In addition, Novak and Payawal were each charged with eight substantive counts of paying kickbacks for patients, while Drs. May, Maitra, Moshiri, and Kandala were charged with two counts each of accepting kickbacks for patient referrals. The indictment also seeks forfeiture of illegal proceeds from Novak, Payawal, and the four physicians, including the unspecified total amount of Medicare and Medicaid reimbursements made on claims submitted on behalf of hospital patients whose referral involved kickbacks and the total amount of kickbacks paid to the four physicians.
According to the indictment, Sacred Heart’s owner, executives, and administrators conspired between 2004 and April 2013 to pay physicians bribes concealed as consulting, employment, and personal services compensation, rent, and instructional stipends in return for referrals of Medicare and Medicaid patients. Although styled as payments for legitimate services, the payments actually contained disguised bribes paid to and for the benefit of Drs. May, Maitra, Moshiri, and Kandala in exchange for patient referrals.
The indictment alleges that Novak, Payawal, Puorro, and Administrator A caused Sacred Heart to pay May hundreds of thousands of dollars in bribes disguised as rent and Moshiri more than $150,000 in bribes disguised as payments for purportedly teaching podiatric surgery residents. Novak, Payawal, and Puorro allegedly caused Sacred Heart to pay Maitra at least $68,000 in bribes disguised as payments for purportedly teaching medical students at the hospital; and Kandala at least $32,000 in bribes disguised as compensation for consulting and instructional services purportedly provided to the hospital and its staff.
Payawal, Puorro, and Velgara allegedly agreed to have Sacred Heart offer to pay bribes to the hospital’s transportation staff to recruit and refer patients to the hospital, and those three defendants, together with Novak, also caused Sacred Heart to pay individuals employed as “marketers” to recruit patients.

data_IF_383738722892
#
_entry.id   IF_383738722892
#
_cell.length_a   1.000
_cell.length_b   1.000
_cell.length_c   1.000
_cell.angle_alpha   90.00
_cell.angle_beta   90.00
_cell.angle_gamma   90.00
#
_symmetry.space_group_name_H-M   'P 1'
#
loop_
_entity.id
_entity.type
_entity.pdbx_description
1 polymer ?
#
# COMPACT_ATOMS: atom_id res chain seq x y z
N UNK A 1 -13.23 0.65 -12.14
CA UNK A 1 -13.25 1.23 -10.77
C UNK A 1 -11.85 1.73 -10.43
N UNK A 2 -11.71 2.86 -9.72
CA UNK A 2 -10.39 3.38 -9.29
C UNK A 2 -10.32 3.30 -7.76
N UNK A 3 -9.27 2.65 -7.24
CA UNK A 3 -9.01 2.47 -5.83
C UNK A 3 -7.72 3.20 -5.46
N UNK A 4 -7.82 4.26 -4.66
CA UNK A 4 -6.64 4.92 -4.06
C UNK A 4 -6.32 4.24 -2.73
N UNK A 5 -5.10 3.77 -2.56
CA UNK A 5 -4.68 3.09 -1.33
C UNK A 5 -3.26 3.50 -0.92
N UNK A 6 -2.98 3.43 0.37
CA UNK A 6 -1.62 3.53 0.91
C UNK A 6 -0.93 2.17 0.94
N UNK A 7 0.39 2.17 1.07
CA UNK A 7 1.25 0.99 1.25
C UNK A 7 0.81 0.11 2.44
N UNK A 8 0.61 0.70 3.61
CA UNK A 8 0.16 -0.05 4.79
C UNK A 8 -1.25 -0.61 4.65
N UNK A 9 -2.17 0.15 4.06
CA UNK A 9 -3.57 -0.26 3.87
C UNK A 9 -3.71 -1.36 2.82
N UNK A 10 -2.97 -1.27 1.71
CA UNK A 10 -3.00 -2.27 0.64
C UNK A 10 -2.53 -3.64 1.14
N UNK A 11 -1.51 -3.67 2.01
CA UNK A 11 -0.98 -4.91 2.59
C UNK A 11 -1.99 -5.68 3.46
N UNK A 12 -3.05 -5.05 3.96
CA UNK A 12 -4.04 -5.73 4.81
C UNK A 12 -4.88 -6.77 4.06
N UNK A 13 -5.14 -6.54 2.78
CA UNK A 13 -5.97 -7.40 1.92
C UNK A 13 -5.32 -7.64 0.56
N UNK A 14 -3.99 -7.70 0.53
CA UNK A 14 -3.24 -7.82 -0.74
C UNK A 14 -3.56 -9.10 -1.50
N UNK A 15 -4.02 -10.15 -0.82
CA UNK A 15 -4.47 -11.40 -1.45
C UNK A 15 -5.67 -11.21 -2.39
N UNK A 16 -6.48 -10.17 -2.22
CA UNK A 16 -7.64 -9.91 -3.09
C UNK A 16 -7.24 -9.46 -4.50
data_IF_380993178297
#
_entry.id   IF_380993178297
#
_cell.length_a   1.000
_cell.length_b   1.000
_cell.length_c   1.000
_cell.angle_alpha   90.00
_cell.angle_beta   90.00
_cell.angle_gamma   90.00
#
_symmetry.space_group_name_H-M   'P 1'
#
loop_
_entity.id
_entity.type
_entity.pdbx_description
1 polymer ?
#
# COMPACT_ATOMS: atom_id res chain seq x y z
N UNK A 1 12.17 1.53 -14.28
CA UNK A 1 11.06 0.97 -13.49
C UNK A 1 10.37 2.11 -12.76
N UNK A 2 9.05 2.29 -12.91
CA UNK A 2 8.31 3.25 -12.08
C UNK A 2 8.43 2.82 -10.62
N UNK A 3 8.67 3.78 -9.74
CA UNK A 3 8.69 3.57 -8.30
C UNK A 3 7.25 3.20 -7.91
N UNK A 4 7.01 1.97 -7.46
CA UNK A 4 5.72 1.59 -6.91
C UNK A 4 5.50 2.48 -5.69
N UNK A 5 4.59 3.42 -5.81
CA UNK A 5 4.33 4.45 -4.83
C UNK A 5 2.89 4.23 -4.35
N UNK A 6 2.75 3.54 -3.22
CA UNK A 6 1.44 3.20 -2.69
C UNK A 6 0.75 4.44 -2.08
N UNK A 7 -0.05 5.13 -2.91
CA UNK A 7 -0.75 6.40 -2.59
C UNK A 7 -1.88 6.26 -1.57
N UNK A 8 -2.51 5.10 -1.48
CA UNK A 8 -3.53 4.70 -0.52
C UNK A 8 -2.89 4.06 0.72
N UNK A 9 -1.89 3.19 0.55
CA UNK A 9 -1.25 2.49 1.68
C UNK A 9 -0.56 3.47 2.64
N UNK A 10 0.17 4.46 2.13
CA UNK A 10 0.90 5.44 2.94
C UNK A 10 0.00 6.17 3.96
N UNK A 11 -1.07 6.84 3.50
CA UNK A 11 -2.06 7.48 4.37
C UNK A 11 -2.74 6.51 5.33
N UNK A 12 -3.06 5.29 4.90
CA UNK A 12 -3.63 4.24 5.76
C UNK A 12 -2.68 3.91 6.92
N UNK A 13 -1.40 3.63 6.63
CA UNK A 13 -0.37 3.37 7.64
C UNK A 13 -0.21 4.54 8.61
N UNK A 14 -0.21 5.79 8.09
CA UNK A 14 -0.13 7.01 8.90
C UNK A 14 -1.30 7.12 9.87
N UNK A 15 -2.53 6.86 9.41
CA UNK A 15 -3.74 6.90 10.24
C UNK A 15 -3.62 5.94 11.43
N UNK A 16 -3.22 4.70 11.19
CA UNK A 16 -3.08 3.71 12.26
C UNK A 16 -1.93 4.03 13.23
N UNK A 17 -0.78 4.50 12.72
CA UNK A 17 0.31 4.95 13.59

As part of the same investigation, a fifth physician associated with Sacred Heart was indicted separately this month for allegedly illegally prescribing hydrocodone or lorazepam to four different patients without having a valid license and registration to prescribe controlled substances. The defendant, Dr. Kenneth S. Nave, 51, of Chicago, who also was arrested and charged last April, allegedly illegally used the Drug Enforcement Administration registration number of another physician when he prescribed the prescription narcotics between October and December 2012. Nave pleaded not guilty at his arraignment this week.
Each count in the eight-defendant Novak indictment carries a maximum penalty of five years in prison and a $250,000 fine and restitution is mandatory. Each count in the Nave indictment carries a maximum penalty of four years in prison and a $250,000 fine. If convicted, the court must impose a reasonable sentence under federal statutes and the advisory United States Sentencing Guidelines.
The government is being represented by Assistant U.S. Attorneys Joel Hammerman, Ryan Hedges, and Terra Reynolds.
The public is reminded that an indictment is not evidence of guilt. The defendants are presumed innocent and are entitled to a fair trial at which the government has the burden of proving guilt beyond a reasonable doubt.
The case falls under the umbrella of the Medicare Fraud Strike Force, which expanded operations to Chicago in February 2011 and is part of the Health Care Fraud Prevention and Enforcement Action Team (HEAT), a joint initiative announced in May 2009 between the Justice Department and HHS to focus their efforts to prevent and deter fraud and enforce current anti-fraud laws around the country. Dozens of defendants have been charged in health care fraud cases since the strike force began operating in Chicago.
To report health care fraud to learn more about the Health Care Fraud Prevention and Enforcement Action Team (HEAT), go to: www.stopmedicarefraud.gov.